Diabetes Meal Planning: Carb Counting

If you’ve been recently diagnosed with diabetes or perhaps need a refresher on diabetes management, using the plate method, which we looked at last week, can make sense to help you get started. The plate method is a simple tool that can yield big results. In fact, some people never go beyond using the plate method to manage their food. And that’s fine as long as it’s helping a person reach his diabetes and health goals.

This week, the focus is on the next level of meal planning, which is carbohydrate counting. Carbohydrate (carb) counting is a popular meal-planning approach that many people with diabetes use to help manage their condition. While seemingly new, carb counting was used many years ago by Dr. Elliot Joslin, founder of Joslin Diabetes Center, to help his patients. There are actually a couple of different “levels” of carb counting: basic and advanced.

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Basic carb counting
Years ago, people who had diabetes were usually taught how to use the exchange system for meal planning. While the use of exchanges is indeed helpful and effective, the reality is that some people find this approach confusing. In addition, exchanges, while meant to be flexible, can often seem rigid. Enter carb counting, a “newer” or perhaps “resurrected” form of meal planning that is designed to a) help improve and maintain blood glucose control and b) provide flexibility.

As the name implies, carb counting puts emphasis on the total amount of carb you consume. The assumption, at least initially, is that “a carb is a carb.” This means that, as long as you stay within your carb goal for a given meal or snack, it doesn’t really matter if you eat, say, an apple or a chocolate chip cookie: the end result on blood sugar is pretty much the same. In reality, however, this isn’t exactly the case. First of all, the goal is to choose healthy foods. Chocolate chip cookies are fine for an occasional treat, but they fall short of important nutrients and they supply empty calories. And second, thanks to studies on the glycemic index, researchers have learned (as you likely have, too) that not all carbs behave the same way on blood sugar.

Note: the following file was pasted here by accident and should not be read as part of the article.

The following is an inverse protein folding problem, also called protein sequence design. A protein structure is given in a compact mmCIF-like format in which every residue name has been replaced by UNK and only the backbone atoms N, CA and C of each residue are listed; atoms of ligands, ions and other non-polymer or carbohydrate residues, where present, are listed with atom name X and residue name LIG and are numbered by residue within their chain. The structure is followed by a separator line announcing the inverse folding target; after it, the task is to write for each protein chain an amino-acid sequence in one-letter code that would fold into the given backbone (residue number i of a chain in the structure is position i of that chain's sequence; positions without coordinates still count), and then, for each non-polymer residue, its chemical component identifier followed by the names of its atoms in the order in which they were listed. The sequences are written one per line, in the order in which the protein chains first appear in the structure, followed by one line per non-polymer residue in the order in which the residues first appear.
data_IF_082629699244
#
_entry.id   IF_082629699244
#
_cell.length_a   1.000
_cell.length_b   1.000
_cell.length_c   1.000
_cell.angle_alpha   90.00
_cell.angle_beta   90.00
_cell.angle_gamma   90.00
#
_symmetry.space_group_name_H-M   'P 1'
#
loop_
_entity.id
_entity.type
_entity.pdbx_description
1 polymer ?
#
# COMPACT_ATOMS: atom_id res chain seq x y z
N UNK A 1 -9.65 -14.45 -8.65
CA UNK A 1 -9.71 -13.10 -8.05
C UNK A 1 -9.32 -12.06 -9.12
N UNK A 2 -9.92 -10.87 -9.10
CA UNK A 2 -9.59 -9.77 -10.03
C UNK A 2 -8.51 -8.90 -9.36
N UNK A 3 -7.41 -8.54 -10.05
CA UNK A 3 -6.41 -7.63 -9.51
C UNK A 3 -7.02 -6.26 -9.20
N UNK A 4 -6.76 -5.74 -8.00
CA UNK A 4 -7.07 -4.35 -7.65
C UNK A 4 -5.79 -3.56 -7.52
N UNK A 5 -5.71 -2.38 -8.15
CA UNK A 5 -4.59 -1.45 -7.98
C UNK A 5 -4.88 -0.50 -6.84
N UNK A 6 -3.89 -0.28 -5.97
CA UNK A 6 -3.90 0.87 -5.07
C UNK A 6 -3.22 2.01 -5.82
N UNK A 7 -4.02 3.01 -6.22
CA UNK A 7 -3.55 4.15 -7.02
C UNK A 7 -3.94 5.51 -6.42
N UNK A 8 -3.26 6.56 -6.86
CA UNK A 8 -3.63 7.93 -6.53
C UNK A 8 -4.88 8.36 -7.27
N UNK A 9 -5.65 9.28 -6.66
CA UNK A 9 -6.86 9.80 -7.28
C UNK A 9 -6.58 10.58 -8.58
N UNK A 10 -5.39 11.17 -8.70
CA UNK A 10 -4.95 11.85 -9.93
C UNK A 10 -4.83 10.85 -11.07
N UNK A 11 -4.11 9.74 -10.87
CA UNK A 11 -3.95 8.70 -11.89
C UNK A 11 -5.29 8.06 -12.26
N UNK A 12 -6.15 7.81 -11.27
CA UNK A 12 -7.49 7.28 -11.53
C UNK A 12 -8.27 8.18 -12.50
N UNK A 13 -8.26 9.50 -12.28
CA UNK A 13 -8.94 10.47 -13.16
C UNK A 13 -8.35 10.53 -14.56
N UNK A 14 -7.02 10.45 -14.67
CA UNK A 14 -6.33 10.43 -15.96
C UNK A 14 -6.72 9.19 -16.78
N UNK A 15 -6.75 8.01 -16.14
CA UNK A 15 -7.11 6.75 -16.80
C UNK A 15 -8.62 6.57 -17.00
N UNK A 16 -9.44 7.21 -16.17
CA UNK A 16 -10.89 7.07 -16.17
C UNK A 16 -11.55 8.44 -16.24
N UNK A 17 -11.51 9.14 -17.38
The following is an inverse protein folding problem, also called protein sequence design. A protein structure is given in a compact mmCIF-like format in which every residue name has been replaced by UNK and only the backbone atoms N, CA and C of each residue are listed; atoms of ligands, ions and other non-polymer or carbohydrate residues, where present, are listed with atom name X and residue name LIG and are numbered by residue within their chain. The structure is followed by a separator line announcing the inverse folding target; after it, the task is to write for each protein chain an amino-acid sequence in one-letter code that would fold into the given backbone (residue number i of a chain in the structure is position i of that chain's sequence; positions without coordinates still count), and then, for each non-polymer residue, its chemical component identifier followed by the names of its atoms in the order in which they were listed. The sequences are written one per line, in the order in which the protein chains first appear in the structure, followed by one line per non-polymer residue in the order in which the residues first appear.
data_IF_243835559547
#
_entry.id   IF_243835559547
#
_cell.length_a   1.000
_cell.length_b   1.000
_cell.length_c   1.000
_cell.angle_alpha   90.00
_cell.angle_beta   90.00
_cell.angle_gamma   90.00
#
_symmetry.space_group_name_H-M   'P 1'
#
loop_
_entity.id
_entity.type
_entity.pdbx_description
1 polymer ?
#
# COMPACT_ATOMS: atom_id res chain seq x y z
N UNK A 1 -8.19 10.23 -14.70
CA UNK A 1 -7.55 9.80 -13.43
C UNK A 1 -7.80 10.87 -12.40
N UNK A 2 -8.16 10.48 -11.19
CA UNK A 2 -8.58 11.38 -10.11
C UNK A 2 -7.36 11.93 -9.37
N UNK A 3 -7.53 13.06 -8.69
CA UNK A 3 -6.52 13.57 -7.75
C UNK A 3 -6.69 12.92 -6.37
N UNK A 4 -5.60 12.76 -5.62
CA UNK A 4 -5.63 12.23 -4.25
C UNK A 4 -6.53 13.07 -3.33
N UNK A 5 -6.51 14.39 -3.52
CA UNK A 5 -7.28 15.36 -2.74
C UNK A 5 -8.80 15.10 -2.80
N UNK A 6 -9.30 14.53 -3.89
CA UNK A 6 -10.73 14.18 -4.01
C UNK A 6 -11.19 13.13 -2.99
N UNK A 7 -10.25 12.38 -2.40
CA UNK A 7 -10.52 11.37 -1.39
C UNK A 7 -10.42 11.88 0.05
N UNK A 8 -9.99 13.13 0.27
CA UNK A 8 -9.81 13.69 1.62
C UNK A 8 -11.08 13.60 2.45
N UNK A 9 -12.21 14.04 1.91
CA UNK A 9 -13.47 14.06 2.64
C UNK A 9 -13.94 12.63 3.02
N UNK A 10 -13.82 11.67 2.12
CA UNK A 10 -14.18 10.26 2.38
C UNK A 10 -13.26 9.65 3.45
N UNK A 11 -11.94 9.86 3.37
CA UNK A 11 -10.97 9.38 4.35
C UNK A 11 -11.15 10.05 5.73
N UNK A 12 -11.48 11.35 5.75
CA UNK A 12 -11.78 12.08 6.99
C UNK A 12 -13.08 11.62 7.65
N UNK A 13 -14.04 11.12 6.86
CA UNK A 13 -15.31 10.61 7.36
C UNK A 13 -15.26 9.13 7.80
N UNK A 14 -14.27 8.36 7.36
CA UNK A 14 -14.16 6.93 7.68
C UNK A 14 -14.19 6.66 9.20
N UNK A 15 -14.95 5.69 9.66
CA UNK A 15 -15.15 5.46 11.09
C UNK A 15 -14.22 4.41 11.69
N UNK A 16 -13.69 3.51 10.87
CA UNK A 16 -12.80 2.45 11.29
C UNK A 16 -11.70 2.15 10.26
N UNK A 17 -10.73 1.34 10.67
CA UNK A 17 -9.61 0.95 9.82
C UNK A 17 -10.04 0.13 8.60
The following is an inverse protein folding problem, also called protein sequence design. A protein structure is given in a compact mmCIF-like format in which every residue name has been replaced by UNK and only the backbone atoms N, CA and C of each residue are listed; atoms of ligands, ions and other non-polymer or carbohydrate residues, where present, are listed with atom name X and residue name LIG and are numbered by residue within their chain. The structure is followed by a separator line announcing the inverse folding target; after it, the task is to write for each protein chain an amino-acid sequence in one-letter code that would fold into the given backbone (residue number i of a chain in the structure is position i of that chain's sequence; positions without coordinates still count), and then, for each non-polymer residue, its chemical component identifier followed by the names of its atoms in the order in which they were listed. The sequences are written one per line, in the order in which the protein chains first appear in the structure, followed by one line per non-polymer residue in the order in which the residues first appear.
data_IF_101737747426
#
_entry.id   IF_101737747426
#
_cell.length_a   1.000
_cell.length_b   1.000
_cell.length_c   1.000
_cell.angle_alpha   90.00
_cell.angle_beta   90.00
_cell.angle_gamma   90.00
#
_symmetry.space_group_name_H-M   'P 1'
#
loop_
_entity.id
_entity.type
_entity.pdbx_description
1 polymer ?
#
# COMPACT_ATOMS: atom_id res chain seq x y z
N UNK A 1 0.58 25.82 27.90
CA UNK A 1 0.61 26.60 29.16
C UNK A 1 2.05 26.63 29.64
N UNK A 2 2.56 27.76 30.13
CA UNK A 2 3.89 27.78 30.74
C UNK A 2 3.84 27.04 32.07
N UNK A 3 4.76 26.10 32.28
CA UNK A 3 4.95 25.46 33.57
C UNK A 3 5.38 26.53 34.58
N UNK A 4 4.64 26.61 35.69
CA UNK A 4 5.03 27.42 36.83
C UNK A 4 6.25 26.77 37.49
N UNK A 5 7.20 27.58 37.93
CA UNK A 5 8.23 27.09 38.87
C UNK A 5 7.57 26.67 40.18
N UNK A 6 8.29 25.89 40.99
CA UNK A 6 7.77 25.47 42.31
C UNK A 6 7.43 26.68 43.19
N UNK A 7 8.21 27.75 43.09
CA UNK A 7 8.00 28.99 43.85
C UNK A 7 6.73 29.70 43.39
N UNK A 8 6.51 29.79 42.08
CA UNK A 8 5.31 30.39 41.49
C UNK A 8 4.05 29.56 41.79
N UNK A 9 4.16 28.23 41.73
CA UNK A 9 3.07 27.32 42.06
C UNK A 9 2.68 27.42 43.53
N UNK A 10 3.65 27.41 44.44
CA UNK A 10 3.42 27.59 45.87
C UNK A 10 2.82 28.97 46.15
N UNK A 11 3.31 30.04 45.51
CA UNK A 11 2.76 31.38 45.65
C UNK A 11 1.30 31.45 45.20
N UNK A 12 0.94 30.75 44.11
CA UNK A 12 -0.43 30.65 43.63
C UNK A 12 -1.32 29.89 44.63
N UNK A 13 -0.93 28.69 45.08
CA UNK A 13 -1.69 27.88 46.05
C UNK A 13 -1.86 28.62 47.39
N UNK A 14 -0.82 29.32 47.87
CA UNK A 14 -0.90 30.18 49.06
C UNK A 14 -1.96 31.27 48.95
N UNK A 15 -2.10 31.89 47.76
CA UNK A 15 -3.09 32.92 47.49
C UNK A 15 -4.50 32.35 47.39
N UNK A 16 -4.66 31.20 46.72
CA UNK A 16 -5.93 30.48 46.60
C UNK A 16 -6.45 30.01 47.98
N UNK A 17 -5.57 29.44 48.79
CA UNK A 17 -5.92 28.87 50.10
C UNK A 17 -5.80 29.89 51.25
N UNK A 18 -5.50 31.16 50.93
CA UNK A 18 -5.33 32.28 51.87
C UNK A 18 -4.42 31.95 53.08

For now, though, here’s how basic carb counting works:

Based on your calorie needs, blood sugar and HbA1c results, and other health factors, a dietitian or perhaps doctor will determine the total amount of carbohydrate that seems appropriate for you for a given day.

One carb choice is equal to 15 grams of carbohydrate (for example, 1 slice of bread or 1 small orange). You can choose to count choices or actual grams.

Because of the nature of carbohydrate, the goal isn’t to merely aim to achieve that total carb amount in a day; rather, the carb is spread out over your meals and snacks (if you eat snacks). So, for example, if your carb goal is 180 grams per day, a certain amount is allotted at breakfast, at lunch, at dinner, and perhaps at one or two snacks. Here’s how it might look: